Wait a minute! Did Jang know something we don’t know? Did he see bankruptcy as inevitable? (Maybe so, even if our typical North Korean is out of the loop on the evidence. One report says North Korea is selling off its gold to China. Economist Ruediger Frank suspects he sees a familiar doomed pattern playing out in which Kim Jong Un, just as the communist rulers of Frank’s native East Germany did, is trying to buy popular favor by using up limited and irreplaceable financial reserves to boost living standards.)

And look at this charge, that Jang built a “little kingdom” within the regime where he had the audacity to deny funding for the construction of monuments to the Kims. “He was so imprudent as to prevent the Taedonggang Tile Factory from erecting a mosaic depicting Kim Il Sung and Kim Jong Il.” Moreover, “Jang turned down the unanimous request of the service personnel of a unit of the Korean People’s Internal Security Forces to have the autograph letter sent by Kim Jong Un to the unit carved on a natural granite and erected with good care in front of the building of its command.”

Um, considering our economic circumstances, haven’t we North Koreans spent enough on monuments? And what has Kim Jong Un done for us that makes him deserve monuments already?

If it had been up to me, I wouldn’t have picked that unproven youngster for such a big job anyhow. Of course it’s not my affair, and in reality I won't breathe a word of what I think about the confession, except to my best friend, since I don’t want to get sent off to a prison camp.

We all know that the young Kim's grandfather was great, of course. Kim Il Sung fought against the Japanese colonialists from his base on Mount Paektu, then built a pretty decent economy in the 1950s and ‘60s.

But the middle Kim didn’t do anything good for people like me. The economy really did fall into catastrophe in the ‘90s while Kim Jong Il was in charge. And now we have the third generation. Sheesh.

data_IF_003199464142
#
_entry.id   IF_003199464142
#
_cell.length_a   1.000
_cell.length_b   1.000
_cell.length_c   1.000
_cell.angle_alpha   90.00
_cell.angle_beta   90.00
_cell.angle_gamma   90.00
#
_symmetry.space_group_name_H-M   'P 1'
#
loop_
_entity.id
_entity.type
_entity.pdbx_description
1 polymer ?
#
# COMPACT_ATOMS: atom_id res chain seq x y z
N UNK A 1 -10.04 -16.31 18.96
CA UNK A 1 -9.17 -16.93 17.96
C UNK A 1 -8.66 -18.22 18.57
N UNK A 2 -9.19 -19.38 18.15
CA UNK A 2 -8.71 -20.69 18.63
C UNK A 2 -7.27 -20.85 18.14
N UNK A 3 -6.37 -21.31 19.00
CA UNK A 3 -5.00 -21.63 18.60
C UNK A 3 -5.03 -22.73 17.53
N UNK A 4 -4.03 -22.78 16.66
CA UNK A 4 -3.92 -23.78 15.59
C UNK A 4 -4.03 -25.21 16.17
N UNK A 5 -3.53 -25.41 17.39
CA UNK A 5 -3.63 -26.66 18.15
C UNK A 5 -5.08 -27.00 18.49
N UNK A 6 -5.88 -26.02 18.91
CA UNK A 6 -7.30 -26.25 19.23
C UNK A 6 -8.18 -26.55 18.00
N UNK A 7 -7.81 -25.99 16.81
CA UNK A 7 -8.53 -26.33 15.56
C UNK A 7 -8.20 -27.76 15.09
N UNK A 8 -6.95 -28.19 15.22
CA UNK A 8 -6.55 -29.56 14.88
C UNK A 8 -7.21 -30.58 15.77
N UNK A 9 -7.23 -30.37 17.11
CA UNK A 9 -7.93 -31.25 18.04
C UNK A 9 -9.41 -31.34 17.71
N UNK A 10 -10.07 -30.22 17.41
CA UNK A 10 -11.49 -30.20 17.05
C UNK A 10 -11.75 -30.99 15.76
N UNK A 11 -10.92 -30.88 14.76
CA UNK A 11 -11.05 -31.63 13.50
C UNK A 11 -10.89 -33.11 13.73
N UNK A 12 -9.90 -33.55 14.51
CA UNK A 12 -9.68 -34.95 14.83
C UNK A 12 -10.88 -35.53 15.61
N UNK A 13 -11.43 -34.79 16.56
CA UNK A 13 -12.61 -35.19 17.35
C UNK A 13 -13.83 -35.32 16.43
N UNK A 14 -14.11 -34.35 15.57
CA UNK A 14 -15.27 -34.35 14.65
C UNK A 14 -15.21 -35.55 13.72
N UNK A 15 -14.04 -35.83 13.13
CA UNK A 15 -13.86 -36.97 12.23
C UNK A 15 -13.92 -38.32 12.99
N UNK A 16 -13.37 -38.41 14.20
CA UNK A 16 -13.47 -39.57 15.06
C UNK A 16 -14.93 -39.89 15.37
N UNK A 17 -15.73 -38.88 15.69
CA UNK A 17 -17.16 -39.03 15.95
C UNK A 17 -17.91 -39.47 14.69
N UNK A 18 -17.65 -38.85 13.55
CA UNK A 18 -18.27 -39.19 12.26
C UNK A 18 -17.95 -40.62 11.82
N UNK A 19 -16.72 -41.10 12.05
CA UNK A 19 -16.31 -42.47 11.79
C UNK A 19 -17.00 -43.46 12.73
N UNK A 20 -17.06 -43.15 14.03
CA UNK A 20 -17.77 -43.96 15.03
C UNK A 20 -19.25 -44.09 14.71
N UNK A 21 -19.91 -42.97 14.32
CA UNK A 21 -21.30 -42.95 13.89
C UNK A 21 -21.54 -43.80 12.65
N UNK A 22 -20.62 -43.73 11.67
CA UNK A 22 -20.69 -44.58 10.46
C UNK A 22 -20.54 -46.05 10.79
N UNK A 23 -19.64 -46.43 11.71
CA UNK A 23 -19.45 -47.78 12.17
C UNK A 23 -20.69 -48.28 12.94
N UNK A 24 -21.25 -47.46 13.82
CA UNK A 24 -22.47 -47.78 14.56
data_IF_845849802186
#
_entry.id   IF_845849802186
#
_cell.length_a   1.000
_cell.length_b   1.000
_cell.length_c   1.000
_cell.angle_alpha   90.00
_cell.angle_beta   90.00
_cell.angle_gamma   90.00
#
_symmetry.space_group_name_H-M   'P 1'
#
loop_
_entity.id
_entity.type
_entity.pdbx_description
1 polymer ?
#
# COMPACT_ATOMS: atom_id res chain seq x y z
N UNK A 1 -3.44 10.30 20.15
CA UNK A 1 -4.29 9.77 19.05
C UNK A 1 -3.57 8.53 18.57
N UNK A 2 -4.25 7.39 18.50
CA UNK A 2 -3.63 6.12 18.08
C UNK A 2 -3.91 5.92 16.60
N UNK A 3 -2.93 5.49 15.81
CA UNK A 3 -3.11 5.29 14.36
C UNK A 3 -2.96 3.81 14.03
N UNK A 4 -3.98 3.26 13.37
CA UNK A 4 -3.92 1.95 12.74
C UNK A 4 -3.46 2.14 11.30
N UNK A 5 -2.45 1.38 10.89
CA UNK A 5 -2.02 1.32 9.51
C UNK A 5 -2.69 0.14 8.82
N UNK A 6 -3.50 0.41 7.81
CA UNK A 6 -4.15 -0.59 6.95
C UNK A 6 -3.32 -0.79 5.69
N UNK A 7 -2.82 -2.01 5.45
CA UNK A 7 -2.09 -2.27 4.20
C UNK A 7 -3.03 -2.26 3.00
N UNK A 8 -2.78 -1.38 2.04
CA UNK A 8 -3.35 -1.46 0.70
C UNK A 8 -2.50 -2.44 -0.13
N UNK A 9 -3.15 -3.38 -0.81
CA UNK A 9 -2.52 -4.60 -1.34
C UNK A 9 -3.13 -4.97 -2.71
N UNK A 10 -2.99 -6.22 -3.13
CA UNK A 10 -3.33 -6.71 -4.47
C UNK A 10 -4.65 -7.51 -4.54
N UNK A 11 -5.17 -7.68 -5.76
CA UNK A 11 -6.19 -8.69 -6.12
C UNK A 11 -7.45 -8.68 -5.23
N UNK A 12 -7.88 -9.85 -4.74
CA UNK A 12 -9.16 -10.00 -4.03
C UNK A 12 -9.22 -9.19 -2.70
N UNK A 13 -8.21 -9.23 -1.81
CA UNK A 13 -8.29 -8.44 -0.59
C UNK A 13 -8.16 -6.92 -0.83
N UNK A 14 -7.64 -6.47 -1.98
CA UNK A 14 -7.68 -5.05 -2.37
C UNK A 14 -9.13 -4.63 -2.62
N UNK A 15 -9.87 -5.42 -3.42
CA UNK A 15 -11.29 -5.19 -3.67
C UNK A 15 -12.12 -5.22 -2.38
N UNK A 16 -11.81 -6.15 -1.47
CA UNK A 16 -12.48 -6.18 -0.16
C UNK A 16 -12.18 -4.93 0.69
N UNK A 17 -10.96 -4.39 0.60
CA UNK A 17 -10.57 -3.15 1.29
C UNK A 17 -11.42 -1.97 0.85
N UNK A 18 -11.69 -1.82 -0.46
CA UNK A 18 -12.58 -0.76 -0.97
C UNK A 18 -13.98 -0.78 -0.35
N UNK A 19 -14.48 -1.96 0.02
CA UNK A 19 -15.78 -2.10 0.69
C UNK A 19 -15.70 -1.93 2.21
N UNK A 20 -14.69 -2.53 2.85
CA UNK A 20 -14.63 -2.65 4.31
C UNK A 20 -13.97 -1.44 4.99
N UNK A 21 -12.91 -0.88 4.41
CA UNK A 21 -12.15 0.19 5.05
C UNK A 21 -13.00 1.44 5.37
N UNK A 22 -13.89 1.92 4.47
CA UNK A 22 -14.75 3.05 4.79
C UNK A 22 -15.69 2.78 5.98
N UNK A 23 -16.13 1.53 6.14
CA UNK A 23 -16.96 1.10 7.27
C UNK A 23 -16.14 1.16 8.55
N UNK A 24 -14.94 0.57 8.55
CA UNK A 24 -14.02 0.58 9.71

Good grief. According to this announcement, third is by no means the end of it. Despite any sinister takeover dreaming by human scum such as Jang, “no matter how frequently a generation is replaced by a new one, the lineage of Paektu will remain unchanged and irreplaceable.”

Whew. If it’s really going to be Kim after Kim after Kim after Kim, will one of them — the current one, this ordinary citizen devoutly hopes — finally fix the economy the way the Chinese did so we can live well, as they do?

No such luck, apparently. “Reform” remains a term describing schemes by evildoers that would play into the hands of the US and South Korea. “Jang dreamed such a foolish dream that once he seizes power by a base method, his despicable true colors as ‘reformist’ known to the outside world would help his ‘new government’ get ‘recognized’ by foreign countries.”

Thus, the special military tribunal of the Ministry of State Security found that Jang attempted “to overthrow the people’s power of the DPRK by ideologically aligning himself with enemies.” It “ruled that he would be sentenced to death according to it. The sentence was immediately executed.”

Hey, I wonder if we’re not going to miss this guy. It’s something to think about.

Veteran Asia correspondent Bradley K. Martin is the author of “Under the Loving Care of the Fatherly Leader: North Korea and the Kim Dynasty.”